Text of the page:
Skeleton Costume: Introduction
My family and I took a trip to San Francisco this summer, which inspired this Skeleton Costume. Walking along Fisherman’s Wharf, watching the street performers, a large skeleton man caught my eye, and I knew right then and there what my Halloween costume would be. My obsession began as soon as I returned home from San Francisco on August 6th. With no formal training or knowledge of how to construct something like this, Google was my only source of information. The first thing I looked up was how to make a huge head. I got a lot of ideas from people who made costumes for the Tucson Day of the Dead parade, All Soul’s Procession. The first thing I knew I needed to make was a headframe. I took several wire hangers and ducked taped them together to make a large round-shaped head.
The next thing I needed was a lot of paper. Fortunately, while out walking the dog one evening, I noticed that someone had recently moved into a house around the corner and had left all of their moving boxes and packing paper on the curb. I’d won the paper lottery. With the head on its way, I began working on the bones. I had requested that neighbors save paper towel rolls. I got around 20 of them. I cut them in half and used duct tape to line them.
Skeleton Costume: Notes
The ribcage made similarly, with foam in paper towel rolls and hangers. Hands also made out of cardboard, wire hangers, and paper mache. I glued a work glove to the palm of each one after they were finished so I could wear them. To wear the head, I sprayed two cans of spray foam inside the cavity of the head, let it dry, and carved out a hole in the center where I glued a Craigslist bike helmet. A black second-skin suit bought on the internet. I had some red bike lights with me. I put one inside the helmet and one in each eye.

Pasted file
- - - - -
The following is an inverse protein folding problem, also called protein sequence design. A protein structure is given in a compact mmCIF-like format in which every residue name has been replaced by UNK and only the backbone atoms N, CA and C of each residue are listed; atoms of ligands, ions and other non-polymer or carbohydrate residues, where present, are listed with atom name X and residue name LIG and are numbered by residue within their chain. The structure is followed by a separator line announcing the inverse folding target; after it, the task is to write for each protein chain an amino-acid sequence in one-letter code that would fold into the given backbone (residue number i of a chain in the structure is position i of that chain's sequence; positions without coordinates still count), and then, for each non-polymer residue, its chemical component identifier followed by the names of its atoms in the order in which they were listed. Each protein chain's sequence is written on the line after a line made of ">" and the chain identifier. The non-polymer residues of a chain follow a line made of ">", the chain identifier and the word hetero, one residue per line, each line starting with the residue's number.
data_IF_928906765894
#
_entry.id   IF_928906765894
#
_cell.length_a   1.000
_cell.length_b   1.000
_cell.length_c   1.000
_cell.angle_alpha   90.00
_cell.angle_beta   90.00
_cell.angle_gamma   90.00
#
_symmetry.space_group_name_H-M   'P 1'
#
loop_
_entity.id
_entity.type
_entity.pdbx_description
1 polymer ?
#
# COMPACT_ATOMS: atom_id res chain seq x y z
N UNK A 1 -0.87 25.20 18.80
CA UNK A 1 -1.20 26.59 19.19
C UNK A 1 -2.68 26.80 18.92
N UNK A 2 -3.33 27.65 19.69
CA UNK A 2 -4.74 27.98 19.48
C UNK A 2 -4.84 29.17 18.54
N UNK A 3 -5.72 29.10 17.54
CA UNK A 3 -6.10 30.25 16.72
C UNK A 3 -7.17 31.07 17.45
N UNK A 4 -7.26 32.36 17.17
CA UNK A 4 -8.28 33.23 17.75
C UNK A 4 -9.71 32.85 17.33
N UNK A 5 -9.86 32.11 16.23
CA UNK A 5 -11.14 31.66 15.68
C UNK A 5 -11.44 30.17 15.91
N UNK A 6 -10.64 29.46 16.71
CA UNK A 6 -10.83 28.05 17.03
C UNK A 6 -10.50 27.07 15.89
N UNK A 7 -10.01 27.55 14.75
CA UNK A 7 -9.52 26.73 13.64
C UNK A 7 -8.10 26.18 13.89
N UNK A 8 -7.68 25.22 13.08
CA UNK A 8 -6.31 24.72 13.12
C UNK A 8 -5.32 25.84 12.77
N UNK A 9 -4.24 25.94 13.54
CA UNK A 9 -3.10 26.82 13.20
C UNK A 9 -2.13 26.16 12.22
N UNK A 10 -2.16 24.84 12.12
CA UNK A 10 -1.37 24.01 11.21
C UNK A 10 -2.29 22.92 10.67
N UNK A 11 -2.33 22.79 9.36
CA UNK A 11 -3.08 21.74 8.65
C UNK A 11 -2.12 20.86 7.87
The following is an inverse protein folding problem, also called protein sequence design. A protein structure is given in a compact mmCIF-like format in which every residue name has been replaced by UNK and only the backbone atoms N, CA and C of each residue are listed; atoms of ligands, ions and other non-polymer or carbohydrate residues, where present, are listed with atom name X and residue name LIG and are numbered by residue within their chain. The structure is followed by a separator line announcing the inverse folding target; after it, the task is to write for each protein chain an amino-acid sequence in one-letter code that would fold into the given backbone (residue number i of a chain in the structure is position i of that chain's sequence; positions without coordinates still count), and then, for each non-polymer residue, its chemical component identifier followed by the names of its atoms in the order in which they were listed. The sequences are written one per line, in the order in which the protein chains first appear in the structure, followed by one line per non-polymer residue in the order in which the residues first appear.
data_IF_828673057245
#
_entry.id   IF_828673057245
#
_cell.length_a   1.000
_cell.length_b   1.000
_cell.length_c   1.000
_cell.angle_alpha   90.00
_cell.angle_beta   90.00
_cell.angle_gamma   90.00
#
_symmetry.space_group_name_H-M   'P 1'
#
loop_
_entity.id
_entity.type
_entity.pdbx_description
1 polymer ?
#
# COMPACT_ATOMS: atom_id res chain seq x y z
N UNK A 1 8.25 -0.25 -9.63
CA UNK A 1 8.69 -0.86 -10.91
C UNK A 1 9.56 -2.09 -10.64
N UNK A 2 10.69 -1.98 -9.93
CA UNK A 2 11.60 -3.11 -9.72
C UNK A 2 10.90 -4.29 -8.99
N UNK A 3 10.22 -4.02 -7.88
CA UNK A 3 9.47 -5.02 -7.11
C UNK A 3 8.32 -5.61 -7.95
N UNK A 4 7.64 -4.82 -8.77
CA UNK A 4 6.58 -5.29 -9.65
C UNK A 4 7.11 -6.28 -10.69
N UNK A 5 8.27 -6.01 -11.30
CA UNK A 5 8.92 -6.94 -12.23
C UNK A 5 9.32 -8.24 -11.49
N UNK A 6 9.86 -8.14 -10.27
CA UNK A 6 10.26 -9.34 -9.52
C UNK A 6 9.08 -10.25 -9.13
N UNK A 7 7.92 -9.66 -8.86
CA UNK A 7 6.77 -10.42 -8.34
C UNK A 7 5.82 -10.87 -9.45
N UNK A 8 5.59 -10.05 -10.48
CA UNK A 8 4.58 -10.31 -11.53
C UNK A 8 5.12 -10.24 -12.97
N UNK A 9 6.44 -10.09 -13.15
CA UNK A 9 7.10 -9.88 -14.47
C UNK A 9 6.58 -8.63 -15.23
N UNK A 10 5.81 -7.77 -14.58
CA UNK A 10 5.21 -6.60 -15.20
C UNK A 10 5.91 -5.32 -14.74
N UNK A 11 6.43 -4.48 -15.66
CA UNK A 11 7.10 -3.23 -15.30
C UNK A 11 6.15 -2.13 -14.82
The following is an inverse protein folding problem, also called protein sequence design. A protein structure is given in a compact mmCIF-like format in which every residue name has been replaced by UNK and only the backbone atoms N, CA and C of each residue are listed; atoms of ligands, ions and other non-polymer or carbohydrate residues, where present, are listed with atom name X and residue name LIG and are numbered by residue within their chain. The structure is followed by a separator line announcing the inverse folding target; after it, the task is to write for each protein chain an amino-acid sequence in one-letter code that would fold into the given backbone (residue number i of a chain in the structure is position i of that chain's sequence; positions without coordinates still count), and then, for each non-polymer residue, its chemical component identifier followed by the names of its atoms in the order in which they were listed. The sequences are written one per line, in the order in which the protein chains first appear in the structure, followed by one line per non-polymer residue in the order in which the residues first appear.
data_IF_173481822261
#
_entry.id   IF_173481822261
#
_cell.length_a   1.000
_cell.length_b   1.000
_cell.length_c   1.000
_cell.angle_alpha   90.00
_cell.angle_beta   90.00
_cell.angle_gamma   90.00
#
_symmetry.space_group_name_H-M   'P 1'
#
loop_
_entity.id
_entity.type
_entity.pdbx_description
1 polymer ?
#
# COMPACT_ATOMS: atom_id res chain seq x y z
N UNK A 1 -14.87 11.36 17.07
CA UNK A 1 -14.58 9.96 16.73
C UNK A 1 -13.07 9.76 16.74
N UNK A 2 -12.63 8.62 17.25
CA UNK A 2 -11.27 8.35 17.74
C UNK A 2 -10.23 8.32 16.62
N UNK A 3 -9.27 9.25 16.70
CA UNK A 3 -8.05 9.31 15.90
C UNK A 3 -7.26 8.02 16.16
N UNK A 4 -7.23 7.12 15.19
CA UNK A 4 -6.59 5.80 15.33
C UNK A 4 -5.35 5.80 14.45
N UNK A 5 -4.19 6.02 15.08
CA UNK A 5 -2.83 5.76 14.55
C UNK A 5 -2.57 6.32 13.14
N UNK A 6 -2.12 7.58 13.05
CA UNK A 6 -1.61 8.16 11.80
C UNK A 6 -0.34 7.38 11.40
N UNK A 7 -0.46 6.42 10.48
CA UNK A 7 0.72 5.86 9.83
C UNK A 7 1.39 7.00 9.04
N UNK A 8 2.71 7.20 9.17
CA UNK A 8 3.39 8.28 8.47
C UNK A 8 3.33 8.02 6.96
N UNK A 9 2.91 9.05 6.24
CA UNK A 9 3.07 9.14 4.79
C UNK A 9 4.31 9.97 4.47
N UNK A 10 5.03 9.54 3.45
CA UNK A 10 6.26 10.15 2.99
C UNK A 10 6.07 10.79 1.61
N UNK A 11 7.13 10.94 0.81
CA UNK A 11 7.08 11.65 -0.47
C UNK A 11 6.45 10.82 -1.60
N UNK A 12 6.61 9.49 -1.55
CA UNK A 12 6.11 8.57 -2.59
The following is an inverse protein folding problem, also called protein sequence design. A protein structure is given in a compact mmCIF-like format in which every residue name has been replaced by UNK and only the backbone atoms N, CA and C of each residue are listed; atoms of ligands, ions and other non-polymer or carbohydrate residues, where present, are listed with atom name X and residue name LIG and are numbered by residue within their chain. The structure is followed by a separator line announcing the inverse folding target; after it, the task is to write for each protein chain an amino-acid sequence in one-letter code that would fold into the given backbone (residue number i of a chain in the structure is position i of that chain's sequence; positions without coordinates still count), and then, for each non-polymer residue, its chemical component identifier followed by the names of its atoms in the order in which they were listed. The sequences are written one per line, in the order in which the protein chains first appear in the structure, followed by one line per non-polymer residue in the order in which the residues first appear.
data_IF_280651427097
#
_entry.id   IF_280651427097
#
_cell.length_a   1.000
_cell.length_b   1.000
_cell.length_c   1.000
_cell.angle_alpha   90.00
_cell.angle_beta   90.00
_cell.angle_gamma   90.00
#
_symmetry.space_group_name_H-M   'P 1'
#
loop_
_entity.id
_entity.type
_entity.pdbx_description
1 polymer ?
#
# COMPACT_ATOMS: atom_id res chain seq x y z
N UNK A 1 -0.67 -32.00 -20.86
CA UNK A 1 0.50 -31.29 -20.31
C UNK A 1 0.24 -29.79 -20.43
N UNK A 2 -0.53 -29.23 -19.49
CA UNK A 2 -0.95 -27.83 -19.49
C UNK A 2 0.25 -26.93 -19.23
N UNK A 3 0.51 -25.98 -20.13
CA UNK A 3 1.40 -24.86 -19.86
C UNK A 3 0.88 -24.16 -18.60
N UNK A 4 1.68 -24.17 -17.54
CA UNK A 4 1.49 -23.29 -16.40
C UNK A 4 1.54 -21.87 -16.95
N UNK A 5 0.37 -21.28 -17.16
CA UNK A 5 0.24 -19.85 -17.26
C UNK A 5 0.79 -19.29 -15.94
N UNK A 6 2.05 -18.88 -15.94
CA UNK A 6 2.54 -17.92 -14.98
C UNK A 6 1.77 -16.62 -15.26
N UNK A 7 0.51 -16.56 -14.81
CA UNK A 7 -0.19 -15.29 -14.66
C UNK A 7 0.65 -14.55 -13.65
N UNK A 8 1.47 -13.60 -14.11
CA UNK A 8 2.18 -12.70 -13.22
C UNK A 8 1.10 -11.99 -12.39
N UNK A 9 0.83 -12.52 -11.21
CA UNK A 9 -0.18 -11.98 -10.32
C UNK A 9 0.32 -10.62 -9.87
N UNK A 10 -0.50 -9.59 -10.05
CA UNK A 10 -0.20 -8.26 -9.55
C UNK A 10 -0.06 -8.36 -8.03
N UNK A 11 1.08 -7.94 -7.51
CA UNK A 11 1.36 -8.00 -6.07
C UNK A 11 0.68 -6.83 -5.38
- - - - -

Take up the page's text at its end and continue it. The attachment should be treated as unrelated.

If you don’t remember, Benny is the Halloweentown cab driver. One of the movies that most of my generation watched as kids around Halloween. I decided to make a Benny mask for my Halloween costume out of liquid latex mixed with flour and mold it onto a mannequin head. I sculpted the skull look with my fingers dipped in liquid latex and sculpting tools dipped in liquid latex. I made the top and bottom jaw pieces separately so that I could move more freely when speaking. The teeth are made from fake nails pressed into a latex mixture. I always use a generous amount of powder when removing a mask or prosthetic from the mannequin head.
Any setting powder or even baby powder will suffice. Peel a little back at a time while applying more powder to the mask with a fluffy brush until it’s entirely off the base. After drying for a day and removing the cover from the base, I painted it with cream paints of white mixed with some yellow and white mixed with some grey for shading. Before photographing the final project, I went to get coffee with a friend, and everyone who saw me was scared at first but then seemed to remember that I was dressed as a character from Halloweentown, whether they remembered the name or not.
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